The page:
Condition Intervention
Obesity
Procedure: Laparoscopic bariatric surgery ex-vivo training curriculum

Study Type: Interventional
Study Design: Allocation: Randomized
Endpoint Classification: Efficacy Study
Intervention Model: Single Group Assignment
Masking: Single Blind (Outcomes Assessor)
Official Title: Design and Validation of a Simulation-based Training Curriculum for Laparoscopic Bariatric Surgery

Resource links provided by NLM:


Further study details as provided by St. Michael's Hospital, Toronto:

Primary Outcome Measures:
  • Difference in operating room performance between curriculum trained and conventionally trained groups [ Time Frame: 5 months ] [ Designated as safety issue: No ]
    Surgical residents participating in the study will perform a laparoscopic jejunojejunostomy in the operating room. The procedure will be video-recorded through the laparoscopic camera. The videos will be given to a blinded and trained rater who will assess the technical proficiency of the resident using a validated rating scale.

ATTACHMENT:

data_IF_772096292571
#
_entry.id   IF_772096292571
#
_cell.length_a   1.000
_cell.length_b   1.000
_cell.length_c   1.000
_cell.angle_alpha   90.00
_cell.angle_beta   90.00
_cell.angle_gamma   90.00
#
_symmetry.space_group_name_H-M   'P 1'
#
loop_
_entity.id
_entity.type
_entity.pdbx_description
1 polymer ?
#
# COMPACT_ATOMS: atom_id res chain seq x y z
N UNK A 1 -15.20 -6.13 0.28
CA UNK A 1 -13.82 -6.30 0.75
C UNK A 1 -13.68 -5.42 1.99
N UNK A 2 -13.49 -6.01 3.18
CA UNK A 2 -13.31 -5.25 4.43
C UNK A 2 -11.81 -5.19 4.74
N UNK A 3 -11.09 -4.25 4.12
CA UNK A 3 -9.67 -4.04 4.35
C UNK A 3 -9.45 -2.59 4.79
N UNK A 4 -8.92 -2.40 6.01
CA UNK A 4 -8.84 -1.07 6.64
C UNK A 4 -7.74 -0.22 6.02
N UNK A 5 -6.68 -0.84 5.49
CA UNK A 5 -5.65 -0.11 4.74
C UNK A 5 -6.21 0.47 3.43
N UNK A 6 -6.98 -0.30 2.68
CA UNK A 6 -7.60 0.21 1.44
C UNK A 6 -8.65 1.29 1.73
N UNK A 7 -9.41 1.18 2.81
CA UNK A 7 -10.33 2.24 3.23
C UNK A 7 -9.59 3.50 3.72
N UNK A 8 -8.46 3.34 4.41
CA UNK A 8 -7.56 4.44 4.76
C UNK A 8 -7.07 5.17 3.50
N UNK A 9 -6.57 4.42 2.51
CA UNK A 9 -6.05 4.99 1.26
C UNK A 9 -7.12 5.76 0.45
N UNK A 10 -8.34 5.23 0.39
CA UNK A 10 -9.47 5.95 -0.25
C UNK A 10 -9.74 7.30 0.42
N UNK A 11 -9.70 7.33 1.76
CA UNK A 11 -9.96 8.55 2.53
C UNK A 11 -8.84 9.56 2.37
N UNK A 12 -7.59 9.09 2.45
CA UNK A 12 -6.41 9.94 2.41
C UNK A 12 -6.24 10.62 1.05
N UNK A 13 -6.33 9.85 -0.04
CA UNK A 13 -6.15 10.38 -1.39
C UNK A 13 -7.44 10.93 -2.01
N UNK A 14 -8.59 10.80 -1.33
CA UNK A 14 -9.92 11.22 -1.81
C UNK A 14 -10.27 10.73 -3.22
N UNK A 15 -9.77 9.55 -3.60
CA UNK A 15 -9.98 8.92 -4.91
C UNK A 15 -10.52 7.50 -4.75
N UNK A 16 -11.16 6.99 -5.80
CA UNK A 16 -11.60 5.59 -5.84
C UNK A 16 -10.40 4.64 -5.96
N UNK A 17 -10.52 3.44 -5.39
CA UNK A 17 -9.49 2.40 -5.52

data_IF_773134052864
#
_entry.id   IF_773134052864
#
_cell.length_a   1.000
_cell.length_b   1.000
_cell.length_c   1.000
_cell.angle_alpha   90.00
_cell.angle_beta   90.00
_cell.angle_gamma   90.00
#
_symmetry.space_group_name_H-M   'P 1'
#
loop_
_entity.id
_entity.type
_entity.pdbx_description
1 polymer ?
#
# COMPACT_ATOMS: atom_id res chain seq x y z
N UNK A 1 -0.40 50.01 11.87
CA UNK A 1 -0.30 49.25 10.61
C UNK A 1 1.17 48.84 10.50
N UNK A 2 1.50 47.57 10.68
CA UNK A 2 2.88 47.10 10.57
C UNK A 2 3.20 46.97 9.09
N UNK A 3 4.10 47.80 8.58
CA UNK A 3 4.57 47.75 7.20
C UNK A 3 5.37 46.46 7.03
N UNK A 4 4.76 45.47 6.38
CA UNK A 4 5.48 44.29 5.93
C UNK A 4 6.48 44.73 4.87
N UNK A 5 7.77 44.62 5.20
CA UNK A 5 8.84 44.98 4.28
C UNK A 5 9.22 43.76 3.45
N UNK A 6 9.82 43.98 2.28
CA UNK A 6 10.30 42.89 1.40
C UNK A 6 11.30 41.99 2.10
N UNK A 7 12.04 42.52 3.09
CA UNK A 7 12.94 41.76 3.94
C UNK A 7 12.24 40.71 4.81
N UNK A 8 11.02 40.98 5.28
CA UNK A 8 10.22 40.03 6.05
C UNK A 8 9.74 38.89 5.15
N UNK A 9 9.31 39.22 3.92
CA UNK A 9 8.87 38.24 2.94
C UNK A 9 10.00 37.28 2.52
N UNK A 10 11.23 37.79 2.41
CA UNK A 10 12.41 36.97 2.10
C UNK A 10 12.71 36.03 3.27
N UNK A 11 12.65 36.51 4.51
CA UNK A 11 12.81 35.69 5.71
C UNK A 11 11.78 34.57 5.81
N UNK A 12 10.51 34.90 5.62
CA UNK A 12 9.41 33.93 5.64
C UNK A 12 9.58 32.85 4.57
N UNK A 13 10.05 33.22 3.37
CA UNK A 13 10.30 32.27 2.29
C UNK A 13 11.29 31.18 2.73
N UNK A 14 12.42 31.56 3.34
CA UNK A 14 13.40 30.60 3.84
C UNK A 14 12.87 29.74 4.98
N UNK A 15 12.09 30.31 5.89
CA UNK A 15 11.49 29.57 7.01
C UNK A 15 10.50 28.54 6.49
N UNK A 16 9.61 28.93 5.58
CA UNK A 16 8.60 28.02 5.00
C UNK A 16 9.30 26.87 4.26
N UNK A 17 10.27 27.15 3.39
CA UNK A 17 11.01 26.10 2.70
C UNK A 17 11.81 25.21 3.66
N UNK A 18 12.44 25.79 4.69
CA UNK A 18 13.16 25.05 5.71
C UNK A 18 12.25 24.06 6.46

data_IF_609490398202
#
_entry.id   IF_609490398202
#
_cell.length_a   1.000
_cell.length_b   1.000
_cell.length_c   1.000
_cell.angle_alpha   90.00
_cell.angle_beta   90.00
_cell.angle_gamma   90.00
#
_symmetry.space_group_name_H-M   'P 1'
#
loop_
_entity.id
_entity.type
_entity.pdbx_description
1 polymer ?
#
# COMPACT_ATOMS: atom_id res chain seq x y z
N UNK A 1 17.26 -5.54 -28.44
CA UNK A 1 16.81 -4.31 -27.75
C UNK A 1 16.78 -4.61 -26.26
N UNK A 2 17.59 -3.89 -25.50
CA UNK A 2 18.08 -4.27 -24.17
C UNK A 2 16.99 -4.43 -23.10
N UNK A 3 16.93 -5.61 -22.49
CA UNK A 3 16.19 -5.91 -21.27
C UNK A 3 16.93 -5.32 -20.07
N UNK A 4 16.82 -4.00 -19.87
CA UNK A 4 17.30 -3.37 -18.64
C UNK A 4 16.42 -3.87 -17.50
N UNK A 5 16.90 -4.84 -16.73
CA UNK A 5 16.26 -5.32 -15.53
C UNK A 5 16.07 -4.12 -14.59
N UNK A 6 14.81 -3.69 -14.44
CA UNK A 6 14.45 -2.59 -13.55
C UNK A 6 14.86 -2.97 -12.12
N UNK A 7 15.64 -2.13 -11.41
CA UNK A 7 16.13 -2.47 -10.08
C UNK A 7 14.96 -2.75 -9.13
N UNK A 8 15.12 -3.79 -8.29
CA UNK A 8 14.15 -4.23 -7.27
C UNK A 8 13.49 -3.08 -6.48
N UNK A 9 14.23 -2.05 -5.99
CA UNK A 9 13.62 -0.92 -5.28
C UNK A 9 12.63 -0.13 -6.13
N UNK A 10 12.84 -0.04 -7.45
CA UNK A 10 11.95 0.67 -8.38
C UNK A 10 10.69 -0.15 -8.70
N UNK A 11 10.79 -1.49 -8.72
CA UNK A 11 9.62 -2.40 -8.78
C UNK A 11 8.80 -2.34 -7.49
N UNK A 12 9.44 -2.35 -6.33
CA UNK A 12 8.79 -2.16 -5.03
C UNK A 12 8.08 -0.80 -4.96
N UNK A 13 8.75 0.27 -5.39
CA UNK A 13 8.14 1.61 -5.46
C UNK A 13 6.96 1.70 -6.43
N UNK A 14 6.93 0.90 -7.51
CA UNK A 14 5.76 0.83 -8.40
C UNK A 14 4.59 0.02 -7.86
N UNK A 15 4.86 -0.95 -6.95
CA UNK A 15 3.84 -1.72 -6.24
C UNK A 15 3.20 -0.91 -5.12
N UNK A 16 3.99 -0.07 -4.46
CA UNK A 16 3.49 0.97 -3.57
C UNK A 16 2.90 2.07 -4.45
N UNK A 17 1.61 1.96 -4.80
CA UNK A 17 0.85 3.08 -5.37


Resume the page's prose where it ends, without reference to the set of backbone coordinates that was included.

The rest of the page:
Secondary Outcome Measures:
  • Difference in cognitive knowledge between curriculum trained and conventionally trained groups [ Time Frame: 5 months ] [ Designated as safety issue: No ]
    Surgical residents in both groups will complete a multiple choice test designed to assess their knowledge in regards to the laparoscopic bariatric surgery.

  • Difference in non-technical skills between curriculum trained and conventionally trained groups [ Time Frame: 5 months ] [ Designated as safety issue: No ]